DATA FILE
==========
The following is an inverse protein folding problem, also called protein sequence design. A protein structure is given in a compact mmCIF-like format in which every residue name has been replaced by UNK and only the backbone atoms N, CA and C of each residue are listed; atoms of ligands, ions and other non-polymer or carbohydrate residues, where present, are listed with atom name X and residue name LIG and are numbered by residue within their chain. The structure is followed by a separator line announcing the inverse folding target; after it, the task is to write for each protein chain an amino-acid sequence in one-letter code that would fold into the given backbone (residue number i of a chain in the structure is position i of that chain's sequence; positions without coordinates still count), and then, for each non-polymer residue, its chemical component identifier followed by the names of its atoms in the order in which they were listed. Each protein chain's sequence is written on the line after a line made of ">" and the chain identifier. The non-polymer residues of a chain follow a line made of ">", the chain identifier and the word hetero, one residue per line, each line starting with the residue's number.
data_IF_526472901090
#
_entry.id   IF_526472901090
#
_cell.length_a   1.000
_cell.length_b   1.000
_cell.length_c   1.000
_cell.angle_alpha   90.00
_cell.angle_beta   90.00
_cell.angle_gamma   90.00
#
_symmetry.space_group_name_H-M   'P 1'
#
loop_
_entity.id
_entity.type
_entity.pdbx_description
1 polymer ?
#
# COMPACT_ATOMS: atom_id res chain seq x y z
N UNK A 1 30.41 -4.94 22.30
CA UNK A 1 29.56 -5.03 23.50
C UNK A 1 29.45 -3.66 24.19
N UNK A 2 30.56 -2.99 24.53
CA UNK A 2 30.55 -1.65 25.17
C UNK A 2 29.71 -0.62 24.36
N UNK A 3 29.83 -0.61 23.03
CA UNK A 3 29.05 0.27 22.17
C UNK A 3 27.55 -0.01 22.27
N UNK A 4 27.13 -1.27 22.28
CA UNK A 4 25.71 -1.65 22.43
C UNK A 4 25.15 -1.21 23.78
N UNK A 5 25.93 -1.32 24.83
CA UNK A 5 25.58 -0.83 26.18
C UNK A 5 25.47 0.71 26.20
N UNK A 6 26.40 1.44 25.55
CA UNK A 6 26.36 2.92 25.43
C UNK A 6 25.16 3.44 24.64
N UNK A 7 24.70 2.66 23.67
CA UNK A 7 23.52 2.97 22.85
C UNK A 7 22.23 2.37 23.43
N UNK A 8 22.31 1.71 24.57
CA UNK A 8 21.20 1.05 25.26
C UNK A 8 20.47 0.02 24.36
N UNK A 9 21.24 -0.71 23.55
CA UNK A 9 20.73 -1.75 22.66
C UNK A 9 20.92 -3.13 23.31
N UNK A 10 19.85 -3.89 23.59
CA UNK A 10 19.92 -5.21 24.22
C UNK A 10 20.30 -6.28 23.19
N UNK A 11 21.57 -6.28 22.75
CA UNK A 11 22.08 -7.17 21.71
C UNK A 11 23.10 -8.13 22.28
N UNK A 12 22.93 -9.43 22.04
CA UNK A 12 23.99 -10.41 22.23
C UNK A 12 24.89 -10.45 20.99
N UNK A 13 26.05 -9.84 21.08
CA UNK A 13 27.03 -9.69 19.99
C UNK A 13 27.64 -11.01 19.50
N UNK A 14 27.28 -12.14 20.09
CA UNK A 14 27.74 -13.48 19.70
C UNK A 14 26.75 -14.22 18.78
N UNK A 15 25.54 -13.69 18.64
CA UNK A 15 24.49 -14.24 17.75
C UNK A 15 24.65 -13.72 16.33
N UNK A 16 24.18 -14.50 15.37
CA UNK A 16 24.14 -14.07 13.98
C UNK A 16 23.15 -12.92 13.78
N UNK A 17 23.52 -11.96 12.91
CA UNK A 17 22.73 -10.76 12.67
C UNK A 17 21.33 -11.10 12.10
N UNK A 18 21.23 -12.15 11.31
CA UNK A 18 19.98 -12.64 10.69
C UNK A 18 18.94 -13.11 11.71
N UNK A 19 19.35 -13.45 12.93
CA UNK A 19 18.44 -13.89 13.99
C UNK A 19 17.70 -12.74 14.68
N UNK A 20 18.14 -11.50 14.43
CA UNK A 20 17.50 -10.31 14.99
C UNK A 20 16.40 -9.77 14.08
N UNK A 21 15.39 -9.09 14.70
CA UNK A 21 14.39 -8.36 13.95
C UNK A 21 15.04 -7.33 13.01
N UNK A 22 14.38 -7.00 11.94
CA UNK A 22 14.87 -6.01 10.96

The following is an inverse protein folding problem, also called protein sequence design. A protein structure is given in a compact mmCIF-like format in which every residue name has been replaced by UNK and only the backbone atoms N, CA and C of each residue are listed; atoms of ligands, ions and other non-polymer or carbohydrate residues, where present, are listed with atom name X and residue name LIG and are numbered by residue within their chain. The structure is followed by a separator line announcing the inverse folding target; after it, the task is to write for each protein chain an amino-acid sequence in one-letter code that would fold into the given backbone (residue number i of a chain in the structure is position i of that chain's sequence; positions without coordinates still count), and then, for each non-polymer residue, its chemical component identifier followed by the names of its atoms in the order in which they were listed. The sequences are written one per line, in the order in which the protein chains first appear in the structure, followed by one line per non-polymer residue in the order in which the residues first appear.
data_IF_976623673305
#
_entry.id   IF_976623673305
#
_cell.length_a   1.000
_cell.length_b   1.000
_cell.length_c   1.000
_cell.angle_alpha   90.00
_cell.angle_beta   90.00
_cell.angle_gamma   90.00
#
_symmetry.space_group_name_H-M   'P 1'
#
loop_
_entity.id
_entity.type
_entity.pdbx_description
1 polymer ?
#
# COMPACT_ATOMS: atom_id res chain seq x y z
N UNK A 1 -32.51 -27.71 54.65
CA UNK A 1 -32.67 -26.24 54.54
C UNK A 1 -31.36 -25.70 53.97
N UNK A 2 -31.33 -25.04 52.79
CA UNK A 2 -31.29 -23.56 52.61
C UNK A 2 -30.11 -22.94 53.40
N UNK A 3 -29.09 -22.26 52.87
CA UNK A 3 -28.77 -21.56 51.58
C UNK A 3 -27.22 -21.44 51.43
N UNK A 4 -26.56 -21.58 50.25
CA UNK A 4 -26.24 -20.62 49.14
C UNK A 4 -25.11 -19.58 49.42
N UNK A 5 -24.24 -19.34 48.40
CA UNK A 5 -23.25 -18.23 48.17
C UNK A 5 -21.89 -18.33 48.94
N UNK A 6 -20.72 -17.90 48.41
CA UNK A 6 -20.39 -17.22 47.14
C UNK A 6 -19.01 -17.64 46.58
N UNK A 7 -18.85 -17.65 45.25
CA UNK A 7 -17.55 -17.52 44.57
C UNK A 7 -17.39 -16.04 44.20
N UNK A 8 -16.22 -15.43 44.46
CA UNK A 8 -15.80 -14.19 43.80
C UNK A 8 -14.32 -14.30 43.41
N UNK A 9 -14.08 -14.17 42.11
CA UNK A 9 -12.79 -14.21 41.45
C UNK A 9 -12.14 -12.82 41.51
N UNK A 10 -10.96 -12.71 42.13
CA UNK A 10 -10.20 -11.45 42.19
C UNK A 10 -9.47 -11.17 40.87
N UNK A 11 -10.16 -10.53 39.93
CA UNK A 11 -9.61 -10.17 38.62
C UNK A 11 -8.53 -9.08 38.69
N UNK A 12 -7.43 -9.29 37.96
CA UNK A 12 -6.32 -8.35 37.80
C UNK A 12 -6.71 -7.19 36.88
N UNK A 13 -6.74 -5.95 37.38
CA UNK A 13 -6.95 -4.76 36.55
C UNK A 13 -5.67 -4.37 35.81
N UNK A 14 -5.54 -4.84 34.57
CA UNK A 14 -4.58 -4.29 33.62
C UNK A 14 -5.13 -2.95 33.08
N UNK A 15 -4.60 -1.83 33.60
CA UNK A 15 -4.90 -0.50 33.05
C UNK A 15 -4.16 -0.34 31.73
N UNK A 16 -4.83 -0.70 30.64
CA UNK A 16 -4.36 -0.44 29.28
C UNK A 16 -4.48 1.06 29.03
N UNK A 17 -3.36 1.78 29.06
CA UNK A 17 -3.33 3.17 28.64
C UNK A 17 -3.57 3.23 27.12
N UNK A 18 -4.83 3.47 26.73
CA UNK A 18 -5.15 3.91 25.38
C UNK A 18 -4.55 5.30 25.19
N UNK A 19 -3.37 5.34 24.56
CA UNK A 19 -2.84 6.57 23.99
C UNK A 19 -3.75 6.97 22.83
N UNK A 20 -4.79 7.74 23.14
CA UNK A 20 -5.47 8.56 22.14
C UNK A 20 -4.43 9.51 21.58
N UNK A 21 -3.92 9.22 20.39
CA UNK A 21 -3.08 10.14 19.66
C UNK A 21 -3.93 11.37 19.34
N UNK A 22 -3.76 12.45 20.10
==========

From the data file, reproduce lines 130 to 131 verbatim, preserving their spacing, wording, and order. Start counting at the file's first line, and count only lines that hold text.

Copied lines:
CA UNK A 8 -15.80 -14.19 43.80
C UNK A 8 -14.32 -14.30 43.41